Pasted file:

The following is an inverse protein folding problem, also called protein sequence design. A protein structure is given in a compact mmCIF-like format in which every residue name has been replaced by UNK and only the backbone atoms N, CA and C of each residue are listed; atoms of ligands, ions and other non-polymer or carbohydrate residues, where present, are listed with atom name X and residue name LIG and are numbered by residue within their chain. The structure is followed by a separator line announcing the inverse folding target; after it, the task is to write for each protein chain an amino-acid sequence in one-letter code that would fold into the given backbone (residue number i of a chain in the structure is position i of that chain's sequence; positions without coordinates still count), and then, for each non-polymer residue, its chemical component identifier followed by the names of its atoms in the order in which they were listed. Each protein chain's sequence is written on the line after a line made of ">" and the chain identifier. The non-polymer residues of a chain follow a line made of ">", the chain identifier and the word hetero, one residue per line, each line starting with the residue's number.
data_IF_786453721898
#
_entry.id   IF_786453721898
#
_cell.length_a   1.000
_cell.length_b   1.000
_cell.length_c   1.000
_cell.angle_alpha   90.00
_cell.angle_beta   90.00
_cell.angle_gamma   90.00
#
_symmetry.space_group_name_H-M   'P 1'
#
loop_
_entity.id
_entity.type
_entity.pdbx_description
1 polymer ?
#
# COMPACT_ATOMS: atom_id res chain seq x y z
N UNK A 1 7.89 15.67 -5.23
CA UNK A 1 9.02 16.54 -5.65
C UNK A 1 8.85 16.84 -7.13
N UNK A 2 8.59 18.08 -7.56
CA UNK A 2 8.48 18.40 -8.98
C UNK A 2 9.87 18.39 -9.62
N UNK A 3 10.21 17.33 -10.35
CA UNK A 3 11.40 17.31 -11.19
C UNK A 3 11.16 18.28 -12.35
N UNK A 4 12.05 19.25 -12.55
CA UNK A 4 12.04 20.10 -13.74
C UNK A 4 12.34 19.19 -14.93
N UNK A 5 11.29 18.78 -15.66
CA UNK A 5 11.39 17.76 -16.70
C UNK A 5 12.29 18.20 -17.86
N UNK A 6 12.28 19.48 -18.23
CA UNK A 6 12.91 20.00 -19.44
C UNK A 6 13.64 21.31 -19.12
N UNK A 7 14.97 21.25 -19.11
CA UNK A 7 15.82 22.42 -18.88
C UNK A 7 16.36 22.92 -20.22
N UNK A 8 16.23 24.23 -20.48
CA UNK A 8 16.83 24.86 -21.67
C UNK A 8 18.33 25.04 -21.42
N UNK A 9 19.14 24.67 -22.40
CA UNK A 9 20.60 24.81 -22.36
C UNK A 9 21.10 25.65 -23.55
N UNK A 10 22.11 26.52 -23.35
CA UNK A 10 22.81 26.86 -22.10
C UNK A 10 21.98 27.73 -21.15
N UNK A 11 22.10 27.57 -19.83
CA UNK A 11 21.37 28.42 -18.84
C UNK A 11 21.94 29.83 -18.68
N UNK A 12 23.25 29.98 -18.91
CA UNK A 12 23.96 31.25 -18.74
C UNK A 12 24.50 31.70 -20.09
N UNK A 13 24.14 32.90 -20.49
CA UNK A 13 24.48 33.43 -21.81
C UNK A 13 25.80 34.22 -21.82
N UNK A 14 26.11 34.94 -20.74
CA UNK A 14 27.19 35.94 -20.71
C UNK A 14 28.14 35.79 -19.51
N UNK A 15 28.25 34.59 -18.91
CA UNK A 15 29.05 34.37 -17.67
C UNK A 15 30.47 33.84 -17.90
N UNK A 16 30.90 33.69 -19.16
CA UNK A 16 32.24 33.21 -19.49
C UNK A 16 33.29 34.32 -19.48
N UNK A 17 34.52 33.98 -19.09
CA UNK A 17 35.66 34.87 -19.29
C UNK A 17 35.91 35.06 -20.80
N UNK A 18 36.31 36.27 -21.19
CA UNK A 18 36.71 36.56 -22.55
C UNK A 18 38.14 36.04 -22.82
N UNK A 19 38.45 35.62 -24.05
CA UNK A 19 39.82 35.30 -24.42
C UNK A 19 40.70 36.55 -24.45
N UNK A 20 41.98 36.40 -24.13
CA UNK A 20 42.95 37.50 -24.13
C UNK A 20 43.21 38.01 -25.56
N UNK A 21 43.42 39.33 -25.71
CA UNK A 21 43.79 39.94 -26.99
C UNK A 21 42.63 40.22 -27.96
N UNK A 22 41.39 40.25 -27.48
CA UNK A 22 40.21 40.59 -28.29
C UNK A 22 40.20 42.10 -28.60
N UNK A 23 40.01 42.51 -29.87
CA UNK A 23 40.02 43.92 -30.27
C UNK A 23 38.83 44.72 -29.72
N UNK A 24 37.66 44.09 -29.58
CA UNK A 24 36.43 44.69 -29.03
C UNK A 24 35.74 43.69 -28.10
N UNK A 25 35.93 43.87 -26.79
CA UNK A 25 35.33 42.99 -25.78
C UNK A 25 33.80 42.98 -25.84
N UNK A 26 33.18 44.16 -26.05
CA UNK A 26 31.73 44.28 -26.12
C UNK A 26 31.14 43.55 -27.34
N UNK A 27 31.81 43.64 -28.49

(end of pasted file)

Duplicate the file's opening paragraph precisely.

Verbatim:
The following is an inverse protein folding problem, also called protein sequence design. A protein structure is given in a compact mmCIF-like format in which every residue name has been replaced by UNK and only the backbone atoms N, CA and C of each residue are listed; atoms of ligands, ions and other non-polymer or carbohydrate residues, where present, are listed with atom name X and residue name LIG and are numbered by residue within their chain. The structure is followed by a separator line announcing the inverse folding target; after it, the task is to write for each protein chain an amino-acid sequence in one-letter code that would fold into the given backbone (residue number i of a chain in the structure is position i of that chain's sequence; positions without coordinates still count), and then, for each non-polymer residue, its chemical component identifier followed by the names of its atoms in the order in which they were listed. Each protein chain's sequence is written on the line after a line made of ">" and the chain identifier. The non-polymer residues of a chain follow a line made of ">", the chain identifier and the word hetero, one residue per line, each line starting with the residue's number.